criminal justice reform

BOARD IMPLEMENTS STATE LAW WAIVING CRIMINAL FEES

By Donnie Ryan, County of San Diego Communications Office
 
Photo credit: PublicDomainPictures.net
 
June 9, 2021 (San Diego) -- The San Diego County Board of Supervisors voted yesterday, June 8, to amend the County’s administrative code, the final step in fully implementing state legislation that eliminates the assessment and collection of criminal fees, prior to the law’s effective start date of July 1.
 
Also known as the “Family Over Fees Act,” State Assembly Bill 1869 was signed into law Sept. 18, 2020 by Gov. Gavin Newsom and made the state the first in the nation to repeal most criminal administrative fees and forgive associated debt.

RESTORATIVE JUSTICE BILL PASSES ASSEMBLY

 

 

East County News Service

May 29,2016 (San Diego's East County) -- AB 2590, the Restorative Justice bill authored by  Assemblymember Shirley Weber (D-San Diego)  passed the full Assembly last week

With a massive recidivism rate, it's time for more effective approach to public safety, Dr.    Weber believes. This bill provides an opportunity for the offender - with the consent of the victims or their families - to accept responsibility, acknowledge the harm to victims, make agreements to repair damage as much as possible, and clarify future intentions to reform.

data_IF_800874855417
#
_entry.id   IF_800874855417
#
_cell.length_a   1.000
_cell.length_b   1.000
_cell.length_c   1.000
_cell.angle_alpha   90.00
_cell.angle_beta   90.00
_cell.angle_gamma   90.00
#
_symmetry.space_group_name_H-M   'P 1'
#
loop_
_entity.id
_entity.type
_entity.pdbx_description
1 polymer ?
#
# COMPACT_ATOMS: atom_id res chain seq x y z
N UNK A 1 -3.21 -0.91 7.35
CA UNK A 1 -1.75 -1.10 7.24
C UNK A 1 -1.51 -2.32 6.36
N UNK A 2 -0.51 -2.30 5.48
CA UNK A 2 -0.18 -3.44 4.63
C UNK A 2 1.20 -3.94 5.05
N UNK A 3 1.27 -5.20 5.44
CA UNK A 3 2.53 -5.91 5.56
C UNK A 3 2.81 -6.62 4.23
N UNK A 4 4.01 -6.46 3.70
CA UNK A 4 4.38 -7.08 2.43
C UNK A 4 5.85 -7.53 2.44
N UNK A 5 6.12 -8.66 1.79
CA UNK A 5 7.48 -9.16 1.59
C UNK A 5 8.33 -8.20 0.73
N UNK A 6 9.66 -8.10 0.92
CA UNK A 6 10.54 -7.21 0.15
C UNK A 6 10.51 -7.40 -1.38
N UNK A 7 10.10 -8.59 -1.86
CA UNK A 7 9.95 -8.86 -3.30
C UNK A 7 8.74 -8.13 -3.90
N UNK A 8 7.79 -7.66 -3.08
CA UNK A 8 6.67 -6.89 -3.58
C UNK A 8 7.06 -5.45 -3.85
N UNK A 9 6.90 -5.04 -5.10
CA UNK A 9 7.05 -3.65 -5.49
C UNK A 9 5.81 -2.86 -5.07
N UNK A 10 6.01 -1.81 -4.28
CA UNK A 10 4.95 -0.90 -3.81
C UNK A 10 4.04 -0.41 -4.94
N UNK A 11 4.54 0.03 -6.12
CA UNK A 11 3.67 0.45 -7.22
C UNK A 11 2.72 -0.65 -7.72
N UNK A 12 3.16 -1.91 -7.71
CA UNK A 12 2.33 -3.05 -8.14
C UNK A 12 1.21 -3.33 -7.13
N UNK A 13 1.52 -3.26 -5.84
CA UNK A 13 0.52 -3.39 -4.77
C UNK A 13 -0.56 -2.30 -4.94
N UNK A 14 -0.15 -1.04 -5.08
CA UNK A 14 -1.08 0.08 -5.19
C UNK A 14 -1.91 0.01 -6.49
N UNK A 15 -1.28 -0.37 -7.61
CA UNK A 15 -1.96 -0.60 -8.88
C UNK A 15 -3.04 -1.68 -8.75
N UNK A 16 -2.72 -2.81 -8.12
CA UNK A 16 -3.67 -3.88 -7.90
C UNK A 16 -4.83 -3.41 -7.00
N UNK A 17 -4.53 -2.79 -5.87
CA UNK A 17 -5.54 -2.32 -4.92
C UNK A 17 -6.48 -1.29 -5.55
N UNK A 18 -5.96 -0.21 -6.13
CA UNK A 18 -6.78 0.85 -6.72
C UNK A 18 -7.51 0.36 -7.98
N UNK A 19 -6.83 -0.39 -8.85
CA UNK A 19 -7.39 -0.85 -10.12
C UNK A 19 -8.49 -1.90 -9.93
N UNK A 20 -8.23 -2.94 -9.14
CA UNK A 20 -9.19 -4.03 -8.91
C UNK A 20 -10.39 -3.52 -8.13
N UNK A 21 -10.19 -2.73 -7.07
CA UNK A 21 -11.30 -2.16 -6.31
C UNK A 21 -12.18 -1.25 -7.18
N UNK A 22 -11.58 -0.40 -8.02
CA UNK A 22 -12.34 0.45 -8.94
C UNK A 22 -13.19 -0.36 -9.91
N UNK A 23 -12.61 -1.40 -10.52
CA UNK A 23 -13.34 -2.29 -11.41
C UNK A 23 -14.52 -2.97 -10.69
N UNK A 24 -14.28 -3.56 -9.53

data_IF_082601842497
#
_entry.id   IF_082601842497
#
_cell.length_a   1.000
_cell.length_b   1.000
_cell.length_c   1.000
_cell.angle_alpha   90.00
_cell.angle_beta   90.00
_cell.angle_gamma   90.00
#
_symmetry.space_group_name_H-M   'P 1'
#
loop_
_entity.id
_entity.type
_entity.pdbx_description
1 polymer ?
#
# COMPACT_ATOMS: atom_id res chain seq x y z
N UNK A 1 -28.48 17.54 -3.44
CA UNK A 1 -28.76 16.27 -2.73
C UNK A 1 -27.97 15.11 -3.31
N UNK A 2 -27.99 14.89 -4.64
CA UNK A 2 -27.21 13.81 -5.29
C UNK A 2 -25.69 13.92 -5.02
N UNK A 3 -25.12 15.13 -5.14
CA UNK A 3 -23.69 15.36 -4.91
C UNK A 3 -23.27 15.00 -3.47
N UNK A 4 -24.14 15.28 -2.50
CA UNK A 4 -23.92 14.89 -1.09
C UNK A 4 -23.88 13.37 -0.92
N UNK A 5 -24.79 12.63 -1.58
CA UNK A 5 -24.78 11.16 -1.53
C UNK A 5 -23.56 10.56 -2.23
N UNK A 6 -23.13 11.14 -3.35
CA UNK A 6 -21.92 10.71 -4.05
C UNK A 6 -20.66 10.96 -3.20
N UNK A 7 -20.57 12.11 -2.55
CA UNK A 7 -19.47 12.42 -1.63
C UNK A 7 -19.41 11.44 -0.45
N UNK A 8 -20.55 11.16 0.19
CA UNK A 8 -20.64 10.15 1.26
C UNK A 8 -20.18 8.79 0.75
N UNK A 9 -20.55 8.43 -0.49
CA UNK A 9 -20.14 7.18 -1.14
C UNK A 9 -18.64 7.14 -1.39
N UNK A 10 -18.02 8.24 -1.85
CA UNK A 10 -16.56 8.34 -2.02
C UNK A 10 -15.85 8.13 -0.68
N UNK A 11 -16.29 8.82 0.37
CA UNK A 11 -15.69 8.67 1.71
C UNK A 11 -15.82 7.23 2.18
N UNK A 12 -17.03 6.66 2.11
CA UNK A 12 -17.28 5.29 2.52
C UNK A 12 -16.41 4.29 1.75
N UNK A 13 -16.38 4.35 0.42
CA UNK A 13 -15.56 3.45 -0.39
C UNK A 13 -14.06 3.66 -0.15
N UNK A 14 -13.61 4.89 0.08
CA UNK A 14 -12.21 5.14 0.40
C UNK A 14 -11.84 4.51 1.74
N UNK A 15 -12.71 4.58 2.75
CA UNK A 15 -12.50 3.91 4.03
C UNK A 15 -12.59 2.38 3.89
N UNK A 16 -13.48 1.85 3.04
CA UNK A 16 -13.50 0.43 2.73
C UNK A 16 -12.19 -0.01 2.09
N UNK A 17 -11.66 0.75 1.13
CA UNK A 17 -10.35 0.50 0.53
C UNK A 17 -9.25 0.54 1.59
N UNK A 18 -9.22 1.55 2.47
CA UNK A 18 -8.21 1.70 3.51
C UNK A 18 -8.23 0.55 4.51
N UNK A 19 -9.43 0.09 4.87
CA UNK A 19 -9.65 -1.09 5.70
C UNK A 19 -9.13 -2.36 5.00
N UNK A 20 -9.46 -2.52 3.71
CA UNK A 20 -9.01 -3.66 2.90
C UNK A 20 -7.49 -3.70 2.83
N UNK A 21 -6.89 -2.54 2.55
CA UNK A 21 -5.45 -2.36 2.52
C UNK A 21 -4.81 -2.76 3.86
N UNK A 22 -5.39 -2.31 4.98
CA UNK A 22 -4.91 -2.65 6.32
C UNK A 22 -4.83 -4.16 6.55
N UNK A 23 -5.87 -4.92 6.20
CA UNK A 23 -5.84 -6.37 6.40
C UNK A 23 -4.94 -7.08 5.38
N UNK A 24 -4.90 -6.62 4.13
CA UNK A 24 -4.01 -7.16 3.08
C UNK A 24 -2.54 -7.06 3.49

EDITORIAL: THREE STRIKES:--THE IMPACT AFTER MORE THAN A DECADE...ENOUGH IS ENOUGH!

 

By the Judicial Reform Commitee, United African-American Ministerial Action Council

 

October 10, 2009 (San Diego)--The much ballyhooed Three Strikes laws have had a negligible impact on states' imprisoned populations since its enactment, with the notable exceptions of California, Florida, and Georgia.*  For most states and the federal government, Three Strikes' enactment appears to have been "much ado about nothing.” Their 1998 analysis of Three Strikes laws points out why this should come as no surprise -- every one of the states that enacted Three Strikes laws already had existing repeat offender laws on the books; for many of those states, the change affected by Three Strikes was marginal.

 

The exceptional impact is in California, the only state in which any felony offense can trigger a Three Strikes sentence. California Department of Corrections data report that nearly two-thirds (65%) of those sentenced under California's Three Strikes laws are imprisoned for nonviolent offenses.